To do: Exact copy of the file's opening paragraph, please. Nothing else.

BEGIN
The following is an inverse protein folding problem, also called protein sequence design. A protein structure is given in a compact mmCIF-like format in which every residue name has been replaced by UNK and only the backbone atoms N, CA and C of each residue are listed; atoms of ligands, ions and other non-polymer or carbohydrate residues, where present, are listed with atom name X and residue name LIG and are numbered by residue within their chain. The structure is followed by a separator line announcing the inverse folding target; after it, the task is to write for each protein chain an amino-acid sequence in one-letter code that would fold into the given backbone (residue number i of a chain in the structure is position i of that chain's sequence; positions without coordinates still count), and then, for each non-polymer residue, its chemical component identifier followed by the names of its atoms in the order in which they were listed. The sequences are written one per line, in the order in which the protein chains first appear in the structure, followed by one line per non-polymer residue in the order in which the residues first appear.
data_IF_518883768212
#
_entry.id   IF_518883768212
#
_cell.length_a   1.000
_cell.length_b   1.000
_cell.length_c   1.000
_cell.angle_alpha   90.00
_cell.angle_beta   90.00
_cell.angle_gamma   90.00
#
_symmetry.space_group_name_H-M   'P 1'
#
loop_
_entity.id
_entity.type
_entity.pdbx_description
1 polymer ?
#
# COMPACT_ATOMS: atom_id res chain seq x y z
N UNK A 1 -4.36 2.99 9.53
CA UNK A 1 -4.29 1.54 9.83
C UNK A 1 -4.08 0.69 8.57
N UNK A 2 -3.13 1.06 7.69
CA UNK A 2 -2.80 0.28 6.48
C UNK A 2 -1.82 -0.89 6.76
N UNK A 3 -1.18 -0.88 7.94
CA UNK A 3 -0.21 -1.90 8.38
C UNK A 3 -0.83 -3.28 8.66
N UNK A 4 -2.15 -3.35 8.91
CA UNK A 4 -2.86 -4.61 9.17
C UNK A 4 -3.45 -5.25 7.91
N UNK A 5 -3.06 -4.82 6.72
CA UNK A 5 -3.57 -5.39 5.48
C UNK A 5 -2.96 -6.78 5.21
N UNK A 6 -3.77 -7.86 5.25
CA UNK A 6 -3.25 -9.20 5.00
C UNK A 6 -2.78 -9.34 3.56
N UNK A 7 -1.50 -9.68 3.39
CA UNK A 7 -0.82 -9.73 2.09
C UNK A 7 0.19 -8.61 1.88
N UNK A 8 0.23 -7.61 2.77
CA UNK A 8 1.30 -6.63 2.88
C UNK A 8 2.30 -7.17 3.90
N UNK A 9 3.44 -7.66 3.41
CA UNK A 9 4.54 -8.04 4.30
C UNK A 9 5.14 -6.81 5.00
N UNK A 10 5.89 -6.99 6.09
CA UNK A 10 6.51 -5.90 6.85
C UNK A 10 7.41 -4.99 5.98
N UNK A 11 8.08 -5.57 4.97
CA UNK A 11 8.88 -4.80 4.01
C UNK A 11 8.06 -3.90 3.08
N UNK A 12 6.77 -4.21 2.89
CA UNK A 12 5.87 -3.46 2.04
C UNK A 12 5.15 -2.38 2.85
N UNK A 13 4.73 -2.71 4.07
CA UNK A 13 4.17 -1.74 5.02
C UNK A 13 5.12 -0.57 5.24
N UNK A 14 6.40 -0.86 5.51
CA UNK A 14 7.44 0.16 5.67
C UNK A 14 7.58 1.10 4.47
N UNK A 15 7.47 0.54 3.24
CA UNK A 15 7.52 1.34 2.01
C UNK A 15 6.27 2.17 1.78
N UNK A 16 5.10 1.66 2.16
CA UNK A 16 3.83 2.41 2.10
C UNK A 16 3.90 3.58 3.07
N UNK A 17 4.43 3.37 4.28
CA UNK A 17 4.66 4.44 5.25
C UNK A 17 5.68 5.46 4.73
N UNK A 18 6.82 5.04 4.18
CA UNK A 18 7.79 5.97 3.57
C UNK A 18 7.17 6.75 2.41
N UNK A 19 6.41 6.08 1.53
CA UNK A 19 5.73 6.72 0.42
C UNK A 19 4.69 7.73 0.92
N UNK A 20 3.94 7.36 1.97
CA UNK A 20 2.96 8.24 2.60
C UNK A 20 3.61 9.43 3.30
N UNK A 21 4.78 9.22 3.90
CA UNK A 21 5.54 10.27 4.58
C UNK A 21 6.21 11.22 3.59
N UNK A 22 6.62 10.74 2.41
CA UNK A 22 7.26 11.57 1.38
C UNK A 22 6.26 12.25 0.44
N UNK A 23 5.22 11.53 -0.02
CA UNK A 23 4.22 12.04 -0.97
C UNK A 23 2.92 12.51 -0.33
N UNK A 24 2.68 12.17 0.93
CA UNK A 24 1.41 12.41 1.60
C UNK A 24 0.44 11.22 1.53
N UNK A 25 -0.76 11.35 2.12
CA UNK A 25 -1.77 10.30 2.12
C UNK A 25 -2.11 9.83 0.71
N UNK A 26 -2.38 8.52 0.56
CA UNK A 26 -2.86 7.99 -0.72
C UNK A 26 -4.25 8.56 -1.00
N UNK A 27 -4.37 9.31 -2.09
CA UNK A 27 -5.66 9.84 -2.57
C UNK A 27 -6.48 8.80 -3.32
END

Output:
The following is an inverse protein folding problem, also called protein sequence design. A protein structure is given in a compact mmCIF-like format in which every residue name has been replaced by UNK and only the backbone atoms N, CA and C of each residue are listed; atoms of ligands, ions and other non-polymer or carbohydrate residues, where present, are listed with atom name X and residue name LIG and are numbered by residue within their chain. The structure is followed by a separator line announcing the inverse folding target; after it, the task is to write for each protein chain an amino-acid sequence in one-letter code that would fold into the given backbone (residue number i of a chain in the structure is position i of that chain's sequence; positions without coordinates still count), and then, for each non-polymer residue, its chemical component identifier followed by the names of its atoms in the order in which they were listed. The sequences are written one per line, in the order in which the protein chains first appear in the structure, followed by one line per non-polymer residue in the order in which the residues first appear.